Solitary is an overtly political piece of physical theatre discussing the harsh conditions of a colossal amount of detention centres in the United States of America. The company, Dutch Kills Theatre Company worked closely with Fortune Society, an organisation based in New York that specialises in reintegration of those that are recently released from these facilities and the company used interviews with those who were formerly incarcerated as stimuli for their hour-long physical exposition.
The piece begins with a minimalistic opening scene illustrating the severely clinical and barren aspects of a typical day in the life of a prisoner. This scenario is repeated about three times, which becomes grinding for both the character and the audience, which drives home the importance of the message they are communicating through the piece. After the third reprise of this routine, the piece rapidly snowballs into a chilling and highly provocative series of uncomfortable and intense physicality, portraying the permanent psychological consequences of confinement, during and after the sentence, using elements of mime, shibari and an original soundtrack.
What Solitary lacks at certain points is momentum. For a piece that’s totally silent, it can’t really afford to be as minimalistic as it often is throughout the duration. The droning music, coupled with the isolating lighting design almost pushes the audience away from the message of the piece, which is more important than any of the bells and whistles that the team decided to drench it in.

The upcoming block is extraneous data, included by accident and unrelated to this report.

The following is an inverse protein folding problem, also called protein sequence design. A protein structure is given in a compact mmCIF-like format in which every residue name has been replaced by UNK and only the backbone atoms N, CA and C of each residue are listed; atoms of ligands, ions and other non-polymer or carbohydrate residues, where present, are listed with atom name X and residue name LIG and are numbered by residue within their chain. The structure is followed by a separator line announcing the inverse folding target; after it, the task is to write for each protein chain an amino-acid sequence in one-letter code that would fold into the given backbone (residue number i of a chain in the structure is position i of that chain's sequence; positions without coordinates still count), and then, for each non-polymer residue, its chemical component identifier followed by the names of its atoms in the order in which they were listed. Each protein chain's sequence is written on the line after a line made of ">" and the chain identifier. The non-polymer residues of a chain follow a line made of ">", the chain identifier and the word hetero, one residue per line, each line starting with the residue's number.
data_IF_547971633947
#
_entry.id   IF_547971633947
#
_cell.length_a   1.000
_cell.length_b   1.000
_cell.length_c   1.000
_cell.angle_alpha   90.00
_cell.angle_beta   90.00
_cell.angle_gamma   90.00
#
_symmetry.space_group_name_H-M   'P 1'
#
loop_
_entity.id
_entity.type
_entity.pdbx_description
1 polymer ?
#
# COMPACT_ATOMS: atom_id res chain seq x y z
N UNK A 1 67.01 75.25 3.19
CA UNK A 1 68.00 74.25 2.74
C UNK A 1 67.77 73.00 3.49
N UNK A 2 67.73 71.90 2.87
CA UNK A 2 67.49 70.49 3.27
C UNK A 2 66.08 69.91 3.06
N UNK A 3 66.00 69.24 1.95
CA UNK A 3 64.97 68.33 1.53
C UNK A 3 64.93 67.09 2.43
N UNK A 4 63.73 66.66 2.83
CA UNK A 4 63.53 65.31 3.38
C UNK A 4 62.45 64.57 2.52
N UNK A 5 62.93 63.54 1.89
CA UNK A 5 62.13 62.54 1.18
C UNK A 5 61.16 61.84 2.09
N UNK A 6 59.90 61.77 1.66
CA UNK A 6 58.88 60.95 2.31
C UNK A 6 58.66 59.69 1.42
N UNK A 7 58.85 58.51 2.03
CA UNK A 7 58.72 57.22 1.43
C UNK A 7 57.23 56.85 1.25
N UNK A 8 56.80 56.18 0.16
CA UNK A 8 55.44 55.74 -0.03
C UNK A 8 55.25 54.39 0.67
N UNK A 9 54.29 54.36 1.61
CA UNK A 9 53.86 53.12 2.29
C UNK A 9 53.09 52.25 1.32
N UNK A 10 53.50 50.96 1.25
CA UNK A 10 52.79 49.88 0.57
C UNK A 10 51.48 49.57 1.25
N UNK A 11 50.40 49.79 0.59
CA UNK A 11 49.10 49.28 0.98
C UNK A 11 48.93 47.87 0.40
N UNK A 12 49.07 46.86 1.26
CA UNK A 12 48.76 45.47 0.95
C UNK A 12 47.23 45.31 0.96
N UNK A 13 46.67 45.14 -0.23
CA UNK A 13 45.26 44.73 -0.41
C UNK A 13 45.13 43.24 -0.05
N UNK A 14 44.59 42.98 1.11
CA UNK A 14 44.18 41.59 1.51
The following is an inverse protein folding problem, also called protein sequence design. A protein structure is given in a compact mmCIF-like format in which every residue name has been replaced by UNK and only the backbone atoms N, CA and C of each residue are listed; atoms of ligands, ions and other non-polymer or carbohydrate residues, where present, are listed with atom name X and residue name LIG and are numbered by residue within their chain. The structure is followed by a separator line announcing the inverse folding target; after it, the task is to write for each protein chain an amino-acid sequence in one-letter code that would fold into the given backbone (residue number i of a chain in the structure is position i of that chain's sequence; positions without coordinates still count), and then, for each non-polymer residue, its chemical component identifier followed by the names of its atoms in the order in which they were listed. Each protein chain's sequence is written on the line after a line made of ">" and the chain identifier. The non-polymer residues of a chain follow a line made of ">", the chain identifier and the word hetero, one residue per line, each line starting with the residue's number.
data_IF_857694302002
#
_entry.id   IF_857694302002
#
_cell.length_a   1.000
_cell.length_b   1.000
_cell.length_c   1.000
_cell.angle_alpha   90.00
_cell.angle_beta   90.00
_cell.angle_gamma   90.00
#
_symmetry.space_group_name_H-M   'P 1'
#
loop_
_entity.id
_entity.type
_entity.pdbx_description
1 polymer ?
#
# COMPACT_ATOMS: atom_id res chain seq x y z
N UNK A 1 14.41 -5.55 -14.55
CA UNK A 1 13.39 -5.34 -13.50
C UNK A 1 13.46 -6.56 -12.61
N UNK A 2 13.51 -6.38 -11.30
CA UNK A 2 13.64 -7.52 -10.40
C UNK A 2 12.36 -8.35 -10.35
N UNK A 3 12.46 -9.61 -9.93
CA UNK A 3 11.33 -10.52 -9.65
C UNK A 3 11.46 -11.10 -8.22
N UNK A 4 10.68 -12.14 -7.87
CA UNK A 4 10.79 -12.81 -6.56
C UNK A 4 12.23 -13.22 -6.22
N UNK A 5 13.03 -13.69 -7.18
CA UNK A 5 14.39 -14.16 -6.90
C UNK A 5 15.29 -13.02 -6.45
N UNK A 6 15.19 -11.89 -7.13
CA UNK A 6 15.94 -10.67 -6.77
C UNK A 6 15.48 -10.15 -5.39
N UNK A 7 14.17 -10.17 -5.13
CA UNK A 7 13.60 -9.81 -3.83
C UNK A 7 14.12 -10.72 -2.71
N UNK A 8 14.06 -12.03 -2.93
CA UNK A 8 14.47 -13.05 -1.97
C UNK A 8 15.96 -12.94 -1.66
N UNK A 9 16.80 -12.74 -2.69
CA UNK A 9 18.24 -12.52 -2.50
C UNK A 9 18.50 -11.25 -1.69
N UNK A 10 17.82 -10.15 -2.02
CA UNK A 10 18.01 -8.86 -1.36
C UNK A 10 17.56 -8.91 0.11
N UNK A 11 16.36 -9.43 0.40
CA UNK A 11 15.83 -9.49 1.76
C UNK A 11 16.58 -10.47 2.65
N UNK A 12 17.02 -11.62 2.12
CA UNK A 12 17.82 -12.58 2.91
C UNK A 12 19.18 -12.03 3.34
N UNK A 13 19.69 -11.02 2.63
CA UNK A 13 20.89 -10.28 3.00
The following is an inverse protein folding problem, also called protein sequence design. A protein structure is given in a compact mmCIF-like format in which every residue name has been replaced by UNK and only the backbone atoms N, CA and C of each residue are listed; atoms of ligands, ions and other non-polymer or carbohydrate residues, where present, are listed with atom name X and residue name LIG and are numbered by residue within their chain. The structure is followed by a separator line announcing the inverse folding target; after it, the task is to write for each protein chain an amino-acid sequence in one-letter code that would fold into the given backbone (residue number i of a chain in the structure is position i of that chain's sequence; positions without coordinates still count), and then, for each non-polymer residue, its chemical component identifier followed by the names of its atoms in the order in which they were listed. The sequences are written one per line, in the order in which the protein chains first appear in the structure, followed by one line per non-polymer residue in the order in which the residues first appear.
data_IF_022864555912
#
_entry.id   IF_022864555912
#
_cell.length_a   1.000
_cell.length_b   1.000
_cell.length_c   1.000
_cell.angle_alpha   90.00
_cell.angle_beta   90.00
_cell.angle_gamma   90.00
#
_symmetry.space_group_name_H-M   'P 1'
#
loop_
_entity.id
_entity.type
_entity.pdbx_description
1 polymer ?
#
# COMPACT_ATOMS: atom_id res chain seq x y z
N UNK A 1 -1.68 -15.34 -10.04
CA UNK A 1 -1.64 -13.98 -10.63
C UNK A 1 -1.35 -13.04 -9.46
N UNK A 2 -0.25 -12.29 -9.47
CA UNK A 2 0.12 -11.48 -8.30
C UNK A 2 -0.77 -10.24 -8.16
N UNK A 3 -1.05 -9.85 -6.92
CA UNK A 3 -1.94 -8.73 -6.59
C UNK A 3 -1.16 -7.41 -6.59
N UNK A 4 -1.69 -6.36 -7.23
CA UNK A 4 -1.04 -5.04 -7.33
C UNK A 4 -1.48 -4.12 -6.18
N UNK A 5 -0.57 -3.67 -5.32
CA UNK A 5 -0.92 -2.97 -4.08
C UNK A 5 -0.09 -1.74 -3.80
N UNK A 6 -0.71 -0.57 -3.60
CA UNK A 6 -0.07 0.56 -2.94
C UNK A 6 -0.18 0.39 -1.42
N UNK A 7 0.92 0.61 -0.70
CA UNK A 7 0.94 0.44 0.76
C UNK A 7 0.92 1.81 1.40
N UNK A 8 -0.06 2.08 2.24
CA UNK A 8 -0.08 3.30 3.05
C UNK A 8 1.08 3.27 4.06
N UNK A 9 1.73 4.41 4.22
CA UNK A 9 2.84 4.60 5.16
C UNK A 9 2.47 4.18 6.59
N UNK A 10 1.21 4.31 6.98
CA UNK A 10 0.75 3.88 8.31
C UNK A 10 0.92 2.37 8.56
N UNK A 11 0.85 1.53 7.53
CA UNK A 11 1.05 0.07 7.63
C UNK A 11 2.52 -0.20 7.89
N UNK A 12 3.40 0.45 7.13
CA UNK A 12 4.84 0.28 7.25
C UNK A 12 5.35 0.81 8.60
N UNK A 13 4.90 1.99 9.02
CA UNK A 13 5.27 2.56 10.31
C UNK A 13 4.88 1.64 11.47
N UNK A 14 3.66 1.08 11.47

Saying that, when it works, it totally works. The sound design that accompanies the segment involving the lead character pushing against the edges of a square created from rope by the other performers is easily the most impressive part of the piece and is a chillingly original and unique portrayal of mental illness and even claustrophobia.
Unfortunately, that and the occasional examples of live foley are the only positive things I can say about the sound design. The live singer’s wails and screams over the musique-concrete-like original score don’t add any haunting elements or emotional impact, but an invasive and off-putting wall of noise that betrays the piece more than anything.
Solitary has a lot of things going for it and presents a lot of ideas that haven’t been presented in a piece of theatre before, or at least not to my knowledge. Unfortunately, I don’t think that those new ideas are successful in what they try to provoke from the audience. And I think there are other pieces that match it in sensitivity and urgency and surpass it in momentum.
Main Image Credit: James Cuccio